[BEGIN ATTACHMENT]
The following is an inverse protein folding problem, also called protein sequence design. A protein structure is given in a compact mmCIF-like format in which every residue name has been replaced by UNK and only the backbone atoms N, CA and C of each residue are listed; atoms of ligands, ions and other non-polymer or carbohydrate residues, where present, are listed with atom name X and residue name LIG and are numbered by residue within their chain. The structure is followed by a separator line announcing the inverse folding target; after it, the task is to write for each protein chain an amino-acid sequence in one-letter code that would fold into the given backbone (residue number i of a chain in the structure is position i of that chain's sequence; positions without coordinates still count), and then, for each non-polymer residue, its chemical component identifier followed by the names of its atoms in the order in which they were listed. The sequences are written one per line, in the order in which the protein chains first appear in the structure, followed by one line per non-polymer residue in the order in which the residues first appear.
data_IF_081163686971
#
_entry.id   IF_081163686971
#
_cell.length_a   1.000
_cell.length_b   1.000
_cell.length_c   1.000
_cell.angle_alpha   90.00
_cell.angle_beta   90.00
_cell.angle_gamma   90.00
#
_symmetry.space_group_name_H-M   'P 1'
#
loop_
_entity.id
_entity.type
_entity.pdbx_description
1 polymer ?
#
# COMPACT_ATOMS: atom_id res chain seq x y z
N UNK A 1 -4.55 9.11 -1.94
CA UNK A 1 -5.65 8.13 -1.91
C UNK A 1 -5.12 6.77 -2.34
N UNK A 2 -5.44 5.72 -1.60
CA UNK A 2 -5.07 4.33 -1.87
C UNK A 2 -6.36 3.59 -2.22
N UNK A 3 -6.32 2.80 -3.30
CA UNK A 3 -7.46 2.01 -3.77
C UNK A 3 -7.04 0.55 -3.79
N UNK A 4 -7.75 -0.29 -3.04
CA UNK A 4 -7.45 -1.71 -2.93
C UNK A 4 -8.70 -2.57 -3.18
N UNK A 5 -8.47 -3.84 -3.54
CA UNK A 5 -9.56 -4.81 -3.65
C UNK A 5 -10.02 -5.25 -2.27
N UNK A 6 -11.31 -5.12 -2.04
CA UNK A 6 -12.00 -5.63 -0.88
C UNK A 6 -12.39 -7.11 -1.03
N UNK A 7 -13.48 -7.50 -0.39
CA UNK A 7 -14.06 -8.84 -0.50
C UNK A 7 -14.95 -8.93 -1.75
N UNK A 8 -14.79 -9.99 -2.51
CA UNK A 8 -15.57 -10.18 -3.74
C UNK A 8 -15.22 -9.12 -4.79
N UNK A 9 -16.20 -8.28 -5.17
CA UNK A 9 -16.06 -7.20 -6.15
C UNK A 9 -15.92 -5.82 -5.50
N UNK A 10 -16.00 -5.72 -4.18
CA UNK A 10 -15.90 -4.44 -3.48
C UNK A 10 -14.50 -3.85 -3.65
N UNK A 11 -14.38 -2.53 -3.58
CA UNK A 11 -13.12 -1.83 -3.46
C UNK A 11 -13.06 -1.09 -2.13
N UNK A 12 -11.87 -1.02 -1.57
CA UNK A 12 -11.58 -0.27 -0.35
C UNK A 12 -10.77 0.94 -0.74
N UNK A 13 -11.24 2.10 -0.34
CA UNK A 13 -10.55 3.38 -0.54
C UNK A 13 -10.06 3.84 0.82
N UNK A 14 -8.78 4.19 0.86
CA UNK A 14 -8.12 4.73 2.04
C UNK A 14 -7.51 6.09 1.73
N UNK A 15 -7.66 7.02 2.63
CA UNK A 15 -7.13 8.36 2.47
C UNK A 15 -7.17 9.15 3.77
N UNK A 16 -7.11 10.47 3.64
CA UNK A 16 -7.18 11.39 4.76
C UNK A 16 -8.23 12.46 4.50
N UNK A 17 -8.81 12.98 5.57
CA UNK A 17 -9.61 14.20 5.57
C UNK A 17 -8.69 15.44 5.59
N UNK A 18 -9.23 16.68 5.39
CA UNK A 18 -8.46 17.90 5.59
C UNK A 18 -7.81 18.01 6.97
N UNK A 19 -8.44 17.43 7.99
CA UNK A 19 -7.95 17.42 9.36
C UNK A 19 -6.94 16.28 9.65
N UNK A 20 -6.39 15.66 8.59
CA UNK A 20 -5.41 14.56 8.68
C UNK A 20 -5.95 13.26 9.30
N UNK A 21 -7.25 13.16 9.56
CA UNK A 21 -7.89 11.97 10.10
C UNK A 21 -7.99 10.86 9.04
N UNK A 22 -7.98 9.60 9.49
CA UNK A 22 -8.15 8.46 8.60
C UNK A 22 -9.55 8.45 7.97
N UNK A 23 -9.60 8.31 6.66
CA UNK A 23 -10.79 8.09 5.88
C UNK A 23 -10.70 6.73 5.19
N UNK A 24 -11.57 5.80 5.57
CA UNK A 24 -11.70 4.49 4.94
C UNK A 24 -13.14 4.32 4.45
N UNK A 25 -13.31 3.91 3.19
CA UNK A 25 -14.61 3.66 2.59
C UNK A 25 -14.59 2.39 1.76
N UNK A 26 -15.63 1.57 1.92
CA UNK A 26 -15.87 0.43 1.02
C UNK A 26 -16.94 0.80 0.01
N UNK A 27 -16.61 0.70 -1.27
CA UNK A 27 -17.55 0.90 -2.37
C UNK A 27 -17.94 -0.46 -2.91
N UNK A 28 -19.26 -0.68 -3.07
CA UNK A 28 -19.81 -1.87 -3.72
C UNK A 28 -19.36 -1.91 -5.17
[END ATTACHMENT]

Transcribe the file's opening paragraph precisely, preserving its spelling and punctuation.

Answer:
The following is an inverse protein folding problem, also called protein sequence design. A protein structure is given in a compact mmCIF-like format in which every residue name has been replaced by UNK and only the backbone atoms N, CA and C of each residue are listed; atoms of ligands, ions and other non-polymer or carbohydrate residues, where present, are listed with atom name X and residue name LIG and are numbered by residue within their chain. The structure is followed by a separator line announcing the inverse folding target; after it, the task is to write for each protein chain an amino-acid sequence in one-letter code that would fold into the given backbone (residue number i of a chain in the structure is position i of that chain's sequence; positions without coordinates still count), and then, for each non-polymer residue, its chemical component identifier followed by the names of its atoms in the order in which they were listed. The sequences are written one per line, in the order in which the protein chains first appear in the structure, followed by one line per non-polymer residue in the order in which the residues first appear.